In 2009, the then leader of the opposition David gave a tantalizing sound bite on Absolute Radio:
“The trouble with Twitter (is) the instantness of it – too many twits might make a twat.”
(David Cameron on Twitter, 2009)
Hilarity aside, his point is succinct. Although he has now joined the 140 character revolution, at the time he said the reason he wasn’t on twitter was because Politicians should have to think about what they say. And this essentially conflicts with the instantaneous nature of Twitter. Or so he believed.
We live in an age where nearly every minute of our life is recorded. Whether it’s by the thou-sands of CCTV cameras, by our reward cards every time we make a purchase or by our-selves, online, when we post status updates.
Imagine your life as a train track, and you as the train; once we chugged along quite happily pulling along a single carriage with just enough room for small amount of memories and cherished goods that the steam train technology allowed us to carry.
Once we ran out of space, but wanted to add something new to our collection, it was often at the expense of something else. However, technology has now evolved. The new superfast “rail” network has made it possible to always be connected and to capture every moment digitally and host it for free on the internet. Meaning instead of swapping out cherished items for new moments, we now have the power, with a click of a mouse, to add another carriage to our train.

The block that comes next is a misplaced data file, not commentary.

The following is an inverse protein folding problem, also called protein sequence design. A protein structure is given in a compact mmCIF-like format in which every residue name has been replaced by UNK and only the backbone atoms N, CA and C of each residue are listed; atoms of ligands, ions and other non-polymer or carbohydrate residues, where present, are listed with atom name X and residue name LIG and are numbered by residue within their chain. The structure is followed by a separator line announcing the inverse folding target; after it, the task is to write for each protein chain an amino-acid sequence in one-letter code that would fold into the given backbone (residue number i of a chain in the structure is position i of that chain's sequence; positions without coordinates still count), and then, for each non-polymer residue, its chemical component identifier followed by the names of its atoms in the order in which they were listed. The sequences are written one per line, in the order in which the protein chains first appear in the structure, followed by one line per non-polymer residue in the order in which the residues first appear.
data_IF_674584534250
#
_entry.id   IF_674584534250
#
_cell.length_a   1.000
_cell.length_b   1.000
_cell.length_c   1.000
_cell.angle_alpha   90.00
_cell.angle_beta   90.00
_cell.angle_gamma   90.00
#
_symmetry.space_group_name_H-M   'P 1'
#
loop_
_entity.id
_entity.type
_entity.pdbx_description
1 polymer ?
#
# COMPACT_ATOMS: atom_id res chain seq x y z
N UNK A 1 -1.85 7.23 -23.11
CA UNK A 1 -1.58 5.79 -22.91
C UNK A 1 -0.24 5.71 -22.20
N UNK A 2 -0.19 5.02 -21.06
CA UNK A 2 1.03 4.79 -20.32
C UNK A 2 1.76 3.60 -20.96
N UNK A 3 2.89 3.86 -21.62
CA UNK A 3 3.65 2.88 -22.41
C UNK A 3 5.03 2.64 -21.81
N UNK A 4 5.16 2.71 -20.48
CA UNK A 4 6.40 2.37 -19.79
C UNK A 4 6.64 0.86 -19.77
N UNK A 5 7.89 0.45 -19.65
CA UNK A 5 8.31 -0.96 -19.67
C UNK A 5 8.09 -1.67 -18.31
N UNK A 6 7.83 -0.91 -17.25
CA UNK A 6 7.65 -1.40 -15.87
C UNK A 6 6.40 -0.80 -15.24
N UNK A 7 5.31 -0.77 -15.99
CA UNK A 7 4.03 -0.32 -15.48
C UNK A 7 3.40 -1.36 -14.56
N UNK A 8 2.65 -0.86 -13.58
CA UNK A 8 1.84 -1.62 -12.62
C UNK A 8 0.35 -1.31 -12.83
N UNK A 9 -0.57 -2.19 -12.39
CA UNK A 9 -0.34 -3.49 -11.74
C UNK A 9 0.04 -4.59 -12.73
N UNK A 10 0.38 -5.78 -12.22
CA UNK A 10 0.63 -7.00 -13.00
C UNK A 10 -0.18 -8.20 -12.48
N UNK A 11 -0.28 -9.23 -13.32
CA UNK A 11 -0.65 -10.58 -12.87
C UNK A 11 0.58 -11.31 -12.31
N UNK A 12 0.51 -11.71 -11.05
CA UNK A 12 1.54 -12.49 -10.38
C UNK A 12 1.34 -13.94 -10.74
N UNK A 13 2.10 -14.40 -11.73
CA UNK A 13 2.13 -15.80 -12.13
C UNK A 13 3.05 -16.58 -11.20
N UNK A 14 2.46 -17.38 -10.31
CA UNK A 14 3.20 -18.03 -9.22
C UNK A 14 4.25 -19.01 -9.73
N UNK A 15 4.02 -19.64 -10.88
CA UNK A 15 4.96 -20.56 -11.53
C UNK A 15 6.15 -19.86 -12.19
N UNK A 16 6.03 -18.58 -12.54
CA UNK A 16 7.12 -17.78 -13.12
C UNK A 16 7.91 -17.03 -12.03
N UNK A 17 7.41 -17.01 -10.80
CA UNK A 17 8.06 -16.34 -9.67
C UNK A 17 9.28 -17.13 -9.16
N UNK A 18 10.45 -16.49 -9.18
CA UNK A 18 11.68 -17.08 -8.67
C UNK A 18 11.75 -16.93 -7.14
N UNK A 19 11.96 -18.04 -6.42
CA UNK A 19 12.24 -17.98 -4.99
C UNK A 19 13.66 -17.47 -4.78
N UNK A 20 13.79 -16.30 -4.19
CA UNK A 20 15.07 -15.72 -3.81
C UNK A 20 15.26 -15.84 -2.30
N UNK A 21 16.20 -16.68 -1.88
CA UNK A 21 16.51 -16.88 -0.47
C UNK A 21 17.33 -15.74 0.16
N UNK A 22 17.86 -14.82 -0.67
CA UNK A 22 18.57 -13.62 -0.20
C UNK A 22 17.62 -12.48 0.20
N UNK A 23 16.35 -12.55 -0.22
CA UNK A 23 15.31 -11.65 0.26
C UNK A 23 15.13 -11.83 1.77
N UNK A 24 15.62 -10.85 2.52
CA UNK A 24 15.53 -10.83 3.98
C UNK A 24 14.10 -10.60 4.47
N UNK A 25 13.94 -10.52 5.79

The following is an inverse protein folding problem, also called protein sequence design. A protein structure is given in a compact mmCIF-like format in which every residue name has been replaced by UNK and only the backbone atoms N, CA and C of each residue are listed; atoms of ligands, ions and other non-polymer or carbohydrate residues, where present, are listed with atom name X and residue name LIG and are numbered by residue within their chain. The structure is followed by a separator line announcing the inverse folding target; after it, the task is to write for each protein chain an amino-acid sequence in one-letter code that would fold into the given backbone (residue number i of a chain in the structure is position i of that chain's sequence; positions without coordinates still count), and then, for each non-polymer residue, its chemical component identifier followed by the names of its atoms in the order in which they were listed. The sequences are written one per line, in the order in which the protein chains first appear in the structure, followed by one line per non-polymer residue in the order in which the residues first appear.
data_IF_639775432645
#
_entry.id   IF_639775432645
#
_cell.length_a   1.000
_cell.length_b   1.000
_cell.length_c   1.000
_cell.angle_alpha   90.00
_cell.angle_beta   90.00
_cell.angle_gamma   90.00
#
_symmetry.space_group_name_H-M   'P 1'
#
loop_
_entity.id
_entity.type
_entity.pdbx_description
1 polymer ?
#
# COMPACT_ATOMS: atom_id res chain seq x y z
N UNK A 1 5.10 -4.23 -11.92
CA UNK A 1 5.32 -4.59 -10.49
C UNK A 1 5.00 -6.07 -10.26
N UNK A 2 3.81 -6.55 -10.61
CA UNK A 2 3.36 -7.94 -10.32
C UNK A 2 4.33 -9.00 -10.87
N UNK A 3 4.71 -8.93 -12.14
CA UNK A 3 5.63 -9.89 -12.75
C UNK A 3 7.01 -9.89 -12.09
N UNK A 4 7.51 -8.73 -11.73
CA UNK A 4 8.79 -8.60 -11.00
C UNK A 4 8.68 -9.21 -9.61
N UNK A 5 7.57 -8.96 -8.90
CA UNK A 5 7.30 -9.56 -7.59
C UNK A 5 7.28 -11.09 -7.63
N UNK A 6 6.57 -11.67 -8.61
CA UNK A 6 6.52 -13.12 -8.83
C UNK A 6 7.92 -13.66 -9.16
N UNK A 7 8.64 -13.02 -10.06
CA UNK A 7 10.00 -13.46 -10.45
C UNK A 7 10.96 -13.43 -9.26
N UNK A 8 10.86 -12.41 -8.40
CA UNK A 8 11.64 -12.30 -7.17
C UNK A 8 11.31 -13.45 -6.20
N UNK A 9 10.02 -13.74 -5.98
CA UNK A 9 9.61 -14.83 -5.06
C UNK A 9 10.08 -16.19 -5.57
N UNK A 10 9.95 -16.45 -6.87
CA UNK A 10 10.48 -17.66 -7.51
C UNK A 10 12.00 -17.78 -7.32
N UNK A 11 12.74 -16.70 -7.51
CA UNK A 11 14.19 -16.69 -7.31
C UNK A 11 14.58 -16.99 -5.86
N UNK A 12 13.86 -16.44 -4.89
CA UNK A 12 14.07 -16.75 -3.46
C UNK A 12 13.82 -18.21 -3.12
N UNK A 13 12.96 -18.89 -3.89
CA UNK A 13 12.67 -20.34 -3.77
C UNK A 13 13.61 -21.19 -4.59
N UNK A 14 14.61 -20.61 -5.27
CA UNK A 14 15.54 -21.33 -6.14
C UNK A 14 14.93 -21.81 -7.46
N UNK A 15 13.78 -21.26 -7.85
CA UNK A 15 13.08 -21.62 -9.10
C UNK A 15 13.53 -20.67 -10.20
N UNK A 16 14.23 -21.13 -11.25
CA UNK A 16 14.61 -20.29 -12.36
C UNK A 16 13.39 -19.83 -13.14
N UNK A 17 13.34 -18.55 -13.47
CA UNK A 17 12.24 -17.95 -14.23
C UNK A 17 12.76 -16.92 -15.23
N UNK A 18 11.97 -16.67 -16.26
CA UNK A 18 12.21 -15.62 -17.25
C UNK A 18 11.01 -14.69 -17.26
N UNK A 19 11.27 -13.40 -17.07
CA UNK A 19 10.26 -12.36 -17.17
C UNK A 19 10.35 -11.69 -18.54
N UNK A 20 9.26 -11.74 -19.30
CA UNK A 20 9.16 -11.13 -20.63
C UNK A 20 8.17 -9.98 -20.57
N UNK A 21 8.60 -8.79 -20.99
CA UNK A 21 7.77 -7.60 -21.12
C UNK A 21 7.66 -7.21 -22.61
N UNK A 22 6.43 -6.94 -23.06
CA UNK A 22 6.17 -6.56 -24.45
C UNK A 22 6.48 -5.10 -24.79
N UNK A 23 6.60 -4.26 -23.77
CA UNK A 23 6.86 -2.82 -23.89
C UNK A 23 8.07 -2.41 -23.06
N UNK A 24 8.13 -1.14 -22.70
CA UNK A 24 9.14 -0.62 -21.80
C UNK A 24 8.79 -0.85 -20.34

The social network means that we can now literally record, capture and crucially, let anyone read the emotional baggage that defines us. A sense of decay has been lost.
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Plebiscites, asking the people to decide in a swift moment, are seen as the ultimate democratic tool. But they are regarded as tyrannical error makers. A plebiscite falls foul of the power of crowd culture. It risks being manipulated by poorly informed public opinion that doesn’t allow for a reformed reflection of the evidence. Due to an emphasis on the short,rather than long term benefit; they are susceptible to overactive emotions and therefore error.
Twitter reflects a Plebiscite, because like the tool of democracy, it captures an authentic snapshot into individuals’ lives and the collective’s thoughts at any one time. Yet the true plebiscitary nature of Twitter is in the speed of its judgements which can at times be linked to lynch style feeding frenzies driven by a crowd culture, bolstered by safety in numbers.
This study examines the symptoms that have led to the Twittersphere expanding and whether Twitter itself is just part of a wider trend that focuses on the short, rather than long term.